HomeHealth Care NewsCongress Missed Opportunity for Self-Directed Health Care

Congress Missed Opportunity for Self-Directed Health Care

The Senate’s rejection of the giant Build Back Better (BBB) tax and spending bill also spelled defeat for the measure’s health care provisions, many of which built on existing programs that are associated with fraud and waste.

Indeed, the bill’s provisions on Medicaid Home and Community-Based Services (HCBS), for example, contained a permanent six percent increase in federal Medicaid matching funds. But to qualify for these funds, states would have to maintain existing HCBS eligibility, benefits, and payment rates and have an approved plan for expanding HCBS access, adding more paperwork to a program notorious for its red tape.

Another section of BBB would have provided $1 billion in grants to states, community-based organizations, educational institutions, and other entities by the Department of Labor to develop and implement strategies for the recruitment, retention, and training of the HCBS workforce.

But even before the outbreak of COVID-19, there was a shortage of home caregivers, a situation that has only worsened as the pandemic has dragged on.  The legislation conspicuously failed to expand Medicaid waivers by allowing states to provide more direct-pay “cash and counseling” programs in which money goes directly to patients, instead of third-party caregivers.

“If instead of throwing good money after bad, we focused on rational reform of existing programs, we might find that the ‘unmet needs’ the Democrats have targeted could be adequately met – without spending any additional taxpayer dollars,” wrote John C. Goodman, president of the Goodman Institute for Public Policy Research and co-publisher of Health Care News in The Daily Signal (Sept. 15).

Cash and Counseling

An option for home care not pursued in BBB is one that has worked successfully at the state level for many years. Originally a pilot Medicaid program in 15 states, Cash and Counseling are financial and care assistance programs that are usually, but not always, part of state Medicaid programs.

“Under that program,” wrote Goodman “money goes to the patient, not the caregivers.  Patients can hire and fire their service providers, and the type of person who can be a provider also has been expanded.  Some states even allow spouses to be caregivers.”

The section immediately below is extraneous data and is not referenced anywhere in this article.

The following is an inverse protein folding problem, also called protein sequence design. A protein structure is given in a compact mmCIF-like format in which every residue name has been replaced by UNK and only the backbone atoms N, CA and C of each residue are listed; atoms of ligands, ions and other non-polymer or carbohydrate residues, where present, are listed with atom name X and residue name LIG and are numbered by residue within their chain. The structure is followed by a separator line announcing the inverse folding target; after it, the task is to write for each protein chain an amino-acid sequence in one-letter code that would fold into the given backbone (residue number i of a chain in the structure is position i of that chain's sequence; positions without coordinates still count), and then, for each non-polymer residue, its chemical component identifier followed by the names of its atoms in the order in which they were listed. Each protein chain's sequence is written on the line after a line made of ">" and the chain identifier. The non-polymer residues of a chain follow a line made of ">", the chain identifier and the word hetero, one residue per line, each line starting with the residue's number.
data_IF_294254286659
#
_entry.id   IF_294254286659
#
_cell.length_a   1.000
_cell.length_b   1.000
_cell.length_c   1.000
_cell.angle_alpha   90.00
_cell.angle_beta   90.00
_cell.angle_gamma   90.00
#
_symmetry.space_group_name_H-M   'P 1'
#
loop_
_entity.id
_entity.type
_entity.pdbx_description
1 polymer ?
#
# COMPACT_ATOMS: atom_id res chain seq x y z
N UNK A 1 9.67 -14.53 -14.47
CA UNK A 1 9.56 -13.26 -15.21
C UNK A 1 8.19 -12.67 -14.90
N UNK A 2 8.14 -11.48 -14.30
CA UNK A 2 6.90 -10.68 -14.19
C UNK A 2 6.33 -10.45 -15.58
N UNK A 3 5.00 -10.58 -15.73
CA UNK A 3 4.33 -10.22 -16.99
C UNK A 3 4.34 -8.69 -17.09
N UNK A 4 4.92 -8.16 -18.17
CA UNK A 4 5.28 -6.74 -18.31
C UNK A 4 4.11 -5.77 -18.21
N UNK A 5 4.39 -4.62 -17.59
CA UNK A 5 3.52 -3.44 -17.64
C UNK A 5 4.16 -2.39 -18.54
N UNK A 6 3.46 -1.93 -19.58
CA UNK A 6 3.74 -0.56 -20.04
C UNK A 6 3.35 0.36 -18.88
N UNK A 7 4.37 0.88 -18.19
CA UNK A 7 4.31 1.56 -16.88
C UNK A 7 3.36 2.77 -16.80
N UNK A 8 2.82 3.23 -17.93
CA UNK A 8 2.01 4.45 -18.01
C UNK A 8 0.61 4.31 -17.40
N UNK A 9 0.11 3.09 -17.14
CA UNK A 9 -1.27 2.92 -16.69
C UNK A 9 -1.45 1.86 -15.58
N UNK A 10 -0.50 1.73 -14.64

Since its inception, both the concept of Cash and Counseling and the number of states in which it is available has expanded considerably.  Today, the program is sometimes referred to as “Consumer Direction,” “Participant Direction,” “Self-Directed Care,” and a variety of other state-specific names, such as “Services My Way” (Pennsylvania), “In-Home Supportive Services (California), and “Choice Waiver” (Michigan).”

While the rules and regulations of self-directed care vary by the state in which one resides, medicaidassistanceplanning.org notes that all state programs have in common “the ability [by the person receiving care] to choose, hire, train, and even fire, their own caregivers to assist with the activities of daily living (bathing, dressing, mobility, toiletry, transferring, and eating.”

According to the website, “…49 states offer consumer direction in their Medicaid programs, twenty-nine states have consumer direction in their non-Medicaid or non-profit assistance programs, forty-two states allow for some veterans’ care services to be self-directed, and life and long-term care insurance policy conversion programs are available in all 50 states.”

Some social, climate, and health care provisions in the failed BBB may yet have a second life. The Biden administration and congressional Democrats are looking at several options, including a scaled-back version of BBB and/or achieving their goals through executive orders, regulatory action, and inserting relevant language into budget and spending bills. While less grandiose than the original BBB, this piecemeal approach holds the promise of getting at least some of their agenda realized while Democrats are still in power.

In any case, government top-down approaches take the long road to resolving personal needs, says Linda Gorman, the director of the Health Care Policy Center at the Independence Institute in Colorado (see article, opposite page).

“The problem is that government never knows when to quit. And, as the COVID policy debacle has shown, those who make health policy are often unable or unwilling to properly assess risks and benefits for the various parties involved.

For example, the home care benefit the Biden Administration wants to add would give the 20 percent of Medicare patients being discharged from the hospital to a skilled nursing facility the right to duplicate skilled nursing care services at home,” said Gorman.

 

Bonner R. Cohen, Ph.D. (bcohen@nationalcenter.org) is a senior fellow at the National Center for Public Policy Research.

 

This article was updated on January 27, 2022.

Bonner R Cohen
Bonner R Cohen
Bonner R. Cohen is a senior fellow with the National Center for Public Policy Research, a position he has held since 2002.

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